Spinal Mobility

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Most of us know that as we age, it is important to keep moving.  Whether that is full on, hardcore exercise, or gentle walking is not important.  What is important is to keep every joint in the body mobile.  This includes not only the joints of the extremities:

  • Toes
  • Ankles
  • Knees
  • Hips
  • Fingers
  • Wrists
  • Elbows
  • ShouldersThe lumbar region in regards to the rest of th...

But also the joints of the spine.  The spine consists of 7 cervical vertebrae each with 4 or more joints, 12 thoracic vertebrae with 6 or more joints and 5 lumbar vertebrae with 4 or more joints.  The spine has over 120 joints, which can tighten with bad posture, overuse, pregnancy, and/or poor technique with exercise.

We are trained as early as pre-school to sit still.  If you look at children today, most are hunched over a desk or table to learn (class), study (homework/library), eat, or play some sort of game.  This continues into adulthood as we tend to work at a desk or watch TV.  All of this time spent in one position can lead to degenerative changes in the joints of the spine.

We need to move.  Spinal mobility can be improved by standing up and moving around.  I recommend to my patients to get up at least once per hour and move around the office and do some back bends and neck rotation exercises to help keep the spine limber. (click here for some neck exercises)

When your spine is tight, it can lead to the muscles of the spine getting tight as well.  This muscle tightness can lead to back and/or neck pain, shoulder pain, and even headaches and TMJ (temporalmandibular joint) pain.

If you are concerned about back pain and joint mobility, your Physical Therapist can help design a program for you to stay mobile as well as provide manual therapy to increase joint mobility of the spine.

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The Importance of Good Posture

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Advantage Physical Therapy has two clinics; Mercer Island, WA and Redmond, WA.  Also in these communities are Amazon, Google, Microsoft, AT&T, and T-Mobile.  In this area, a lot of people work in the tech industry and are therefore sitting at a computer for most of the day.  Add to this today’s instant news cycle and we can expect a lot of problems.  Almost everyone I know has a cell phone, tablets are becoming more common, and a majority of people communicate with email at work.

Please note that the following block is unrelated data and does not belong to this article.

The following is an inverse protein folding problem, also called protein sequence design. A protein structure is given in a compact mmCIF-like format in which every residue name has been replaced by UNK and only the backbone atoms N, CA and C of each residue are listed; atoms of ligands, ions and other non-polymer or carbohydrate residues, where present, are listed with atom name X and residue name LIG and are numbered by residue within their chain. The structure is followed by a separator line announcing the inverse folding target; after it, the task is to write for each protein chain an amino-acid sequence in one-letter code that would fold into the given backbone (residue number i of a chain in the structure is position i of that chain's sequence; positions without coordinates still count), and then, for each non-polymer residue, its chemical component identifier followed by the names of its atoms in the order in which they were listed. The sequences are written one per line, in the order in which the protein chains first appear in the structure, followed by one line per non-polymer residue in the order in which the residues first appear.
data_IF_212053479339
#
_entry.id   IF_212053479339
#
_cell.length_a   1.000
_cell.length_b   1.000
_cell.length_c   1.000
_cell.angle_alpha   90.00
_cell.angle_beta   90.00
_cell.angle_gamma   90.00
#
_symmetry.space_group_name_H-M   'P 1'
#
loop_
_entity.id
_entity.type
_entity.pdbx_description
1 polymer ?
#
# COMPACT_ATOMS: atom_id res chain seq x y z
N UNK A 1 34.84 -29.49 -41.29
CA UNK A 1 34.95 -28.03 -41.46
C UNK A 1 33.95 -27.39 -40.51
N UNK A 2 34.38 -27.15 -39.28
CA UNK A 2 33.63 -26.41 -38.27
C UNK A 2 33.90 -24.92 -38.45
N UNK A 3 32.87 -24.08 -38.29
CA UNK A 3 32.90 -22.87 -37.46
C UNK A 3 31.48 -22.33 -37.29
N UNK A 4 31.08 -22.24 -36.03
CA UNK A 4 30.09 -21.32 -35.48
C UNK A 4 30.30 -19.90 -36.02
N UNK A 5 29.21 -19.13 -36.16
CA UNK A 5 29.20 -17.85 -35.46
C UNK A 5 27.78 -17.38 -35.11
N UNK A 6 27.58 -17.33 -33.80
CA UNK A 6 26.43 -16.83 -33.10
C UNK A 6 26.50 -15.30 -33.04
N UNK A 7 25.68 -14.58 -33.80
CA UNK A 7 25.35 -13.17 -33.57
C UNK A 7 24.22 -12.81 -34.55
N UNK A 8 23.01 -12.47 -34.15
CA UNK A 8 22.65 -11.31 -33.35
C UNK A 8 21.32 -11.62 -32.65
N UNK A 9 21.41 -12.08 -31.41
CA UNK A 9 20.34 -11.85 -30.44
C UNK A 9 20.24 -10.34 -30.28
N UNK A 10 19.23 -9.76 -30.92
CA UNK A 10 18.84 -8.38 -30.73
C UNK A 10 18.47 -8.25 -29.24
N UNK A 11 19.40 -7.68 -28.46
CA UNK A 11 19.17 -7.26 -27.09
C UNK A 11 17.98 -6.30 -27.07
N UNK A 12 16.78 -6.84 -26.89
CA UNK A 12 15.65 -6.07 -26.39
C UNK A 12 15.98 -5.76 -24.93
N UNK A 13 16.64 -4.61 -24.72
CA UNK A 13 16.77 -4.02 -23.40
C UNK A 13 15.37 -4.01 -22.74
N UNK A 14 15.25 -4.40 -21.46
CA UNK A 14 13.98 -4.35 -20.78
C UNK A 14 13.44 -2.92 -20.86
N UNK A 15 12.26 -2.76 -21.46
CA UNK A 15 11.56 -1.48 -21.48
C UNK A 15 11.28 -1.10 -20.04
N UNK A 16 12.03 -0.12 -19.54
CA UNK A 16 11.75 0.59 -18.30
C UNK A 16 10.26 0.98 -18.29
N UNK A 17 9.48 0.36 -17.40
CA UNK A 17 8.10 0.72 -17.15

This means a lot of people spend a lot of time with poor posture staring at misaligned screens that might be too small for what they are doing.  They may be squinting to read small writing on the latest iPhone or Android device.  All of this can result in postural deficits.  Anyone with a posture issue may have some of the following issues:

  • Low Back Pain
  • Neck Pain
  • Temporomandibular Dysfunction (Jaw)
  • Tension Headaches
  • Carpal Tunnel Syndrome
  • Illiotibial Band Syndrome
  • Piriformis Syndrome

    POSITION OF SKELETON IN GOOD AND POOR POSTURE ...

    POSITION OF SKELETON IN GOOD AND POOR POSTURE - NARA - 515194 (Photo credit: Wikipedia)

With the rising use of mobile devices and computers, it is important to maintain good posture.  As a species, we are not meant to be hunched over a desk.  Follow these tips to help maintain your posture and prevent posture related injuries.

  • Take a break:  Get up from your desk at least one time every hour, even if it is just to get up and get some water.
  • Position your monitor:  The top of your computer monitor should be at eye level when you are sitting up straight.
  • Lumbar support:  Prevent decreased lumbar curvature by adding support in your chair for your low back.
  • Standing work stations:  By standing, we can alleviate some pressure on the spine and increase our posture

It is good to know that your physical therapist can correct most of these problems with some manual therapy, stability and strengthening regimens, and an ergonomic evaluation.